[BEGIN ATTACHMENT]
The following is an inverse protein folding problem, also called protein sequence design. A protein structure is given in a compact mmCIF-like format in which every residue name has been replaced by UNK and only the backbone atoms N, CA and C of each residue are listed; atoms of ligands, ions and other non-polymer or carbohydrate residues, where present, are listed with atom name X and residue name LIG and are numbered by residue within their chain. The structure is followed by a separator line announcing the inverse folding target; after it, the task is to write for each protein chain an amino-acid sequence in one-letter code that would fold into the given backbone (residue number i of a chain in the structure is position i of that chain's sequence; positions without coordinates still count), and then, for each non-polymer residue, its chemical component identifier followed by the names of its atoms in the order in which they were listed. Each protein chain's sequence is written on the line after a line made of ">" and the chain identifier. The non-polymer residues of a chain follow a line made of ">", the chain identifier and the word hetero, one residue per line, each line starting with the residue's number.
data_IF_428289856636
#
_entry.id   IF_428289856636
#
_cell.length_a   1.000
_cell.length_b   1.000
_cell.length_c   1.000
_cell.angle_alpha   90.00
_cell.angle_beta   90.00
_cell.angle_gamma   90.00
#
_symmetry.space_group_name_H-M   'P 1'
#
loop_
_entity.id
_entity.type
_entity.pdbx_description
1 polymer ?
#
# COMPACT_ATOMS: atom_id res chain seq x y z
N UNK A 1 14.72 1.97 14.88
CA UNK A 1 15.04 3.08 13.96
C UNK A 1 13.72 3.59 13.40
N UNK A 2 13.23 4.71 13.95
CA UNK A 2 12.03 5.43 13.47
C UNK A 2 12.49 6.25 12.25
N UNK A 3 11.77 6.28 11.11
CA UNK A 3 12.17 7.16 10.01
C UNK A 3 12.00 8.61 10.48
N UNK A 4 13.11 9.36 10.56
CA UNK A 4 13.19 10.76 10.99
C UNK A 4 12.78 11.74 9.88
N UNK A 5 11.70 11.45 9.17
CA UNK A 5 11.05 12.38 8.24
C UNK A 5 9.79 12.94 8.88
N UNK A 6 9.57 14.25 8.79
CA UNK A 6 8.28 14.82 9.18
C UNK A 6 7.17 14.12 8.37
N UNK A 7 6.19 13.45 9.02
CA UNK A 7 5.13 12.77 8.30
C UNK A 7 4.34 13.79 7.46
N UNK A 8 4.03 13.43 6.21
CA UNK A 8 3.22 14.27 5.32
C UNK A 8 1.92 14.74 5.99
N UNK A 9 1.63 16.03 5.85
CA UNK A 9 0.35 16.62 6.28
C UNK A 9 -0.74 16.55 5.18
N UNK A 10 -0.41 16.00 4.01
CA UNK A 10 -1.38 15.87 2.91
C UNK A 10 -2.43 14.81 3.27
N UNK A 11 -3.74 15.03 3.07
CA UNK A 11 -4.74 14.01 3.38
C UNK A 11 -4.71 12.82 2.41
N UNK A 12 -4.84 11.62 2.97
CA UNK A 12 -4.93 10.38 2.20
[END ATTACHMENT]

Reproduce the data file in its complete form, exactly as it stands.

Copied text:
The following is an inverse protein folding problem, also called protein sequence design. A protein structure is given in a compact mmCIF-like format in which every residue name has been replaced by UNK and only the backbone atoms N, CA and C of each residue are listed; atoms of ligands, ions and other non-polymer or carbohydrate residues, where present, are listed with atom name X and residue name LIG and are numbered by residue within their chain. The structure is followed by a separator line announcing the inverse folding target; after it, the task is to write for each protein chain an amino-acid sequence in one-letter code that would fold into the given backbone (residue number i of a chain in the structure is position i of that chain's sequence; positions without coordinates still count), and then, for each non-polymer residue, its chemical component identifier followed by the names of its atoms in the order in which they were listed. Each protein chain's sequence is written on the line after a line made of ">" and the chain identifier. The non-polymer residues of a chain follow a line made of ">", the chain identifier and the word hetero, one residue per line, each line starting with the residue's number.
data_IF_428289856636
#
_entry.id   IF_428289856636
#
_cell.length_a   1.000
_cell.length_b   1.000
_cell.length_c   1.000
_cell.angle_alpha   90.00
_cell.angle_beta   90.00
_cell.angle_gamma   90.00
#
_symmetry.space_group_name_H-M   'P 1'
#
loop_
_entity.id
_entity.type
_entity.pdbx_description
1 polymer ?
#
# COMPACT_ATOMS: atom_id res chain seq x y z
N UNK A 1 14.72 1.97 14.88
CA UNK A 1 15.04 3.08 13.96
C UNK A 1 13.72 3.59 13.40
N UNK A 2 13.23 4.71 13.95
CA UNK A 2 12.03 5.43 13.47
C UNK A 2 12.49 6.25 12.25
N UNK A 3 11.77 6.28 11.11
CA UNK A 3 12.17 7.16 10.01
C UNK A 3 12.00 8.61 10.48
N UNK A 4 13.11 9.36 10.56
CA UNK A 4 13.19 10.76 10.99
C UNK A 4 12.78 11.74 9.88
N UNK A 5 11.70 11.45 9.17
CA UNK A 5 11.05 12.38 8.24
C UNK A 5 9.79 12.94 8.88
N UNK A 6 9.57 14.25 8.79
CA UNK A 6 8.28 14.82 9.18
C UNK A 6 7.17 14.12 8.37
N UNK A 7 6.19 13.45 9.02
CA UNK A 7 5.13 12.77 8.30
C UNK A 7 4.34 13.79 7.46
N UNK A 8 4.03 13.43 6.21
CA UNK A 8 3.22 14.27 5.32
C UNK A 8 1.92 14.74 5.99
N UNK A 9 1.63 16.03 5.85
CA UNK A 9 0.35 16.62 6.28
C UNK A 9 -0.74 16.55 5.18
N UNK A 10 -0.41 16.00 4.01
CA UNK A 10 -1.38 15.87 2.91
C UNK A 10 -2.43 14.81 3.27
N UNK A 11 -3.74 15.03 3.07
CA UNK A 11 -4.74 14.01 3.38
C UNK A 11 -4.71 12.82 2.41
N UNK A 12 -4.84 11.62 2.97
CA UNK A 12 -4.93 10.38 2.20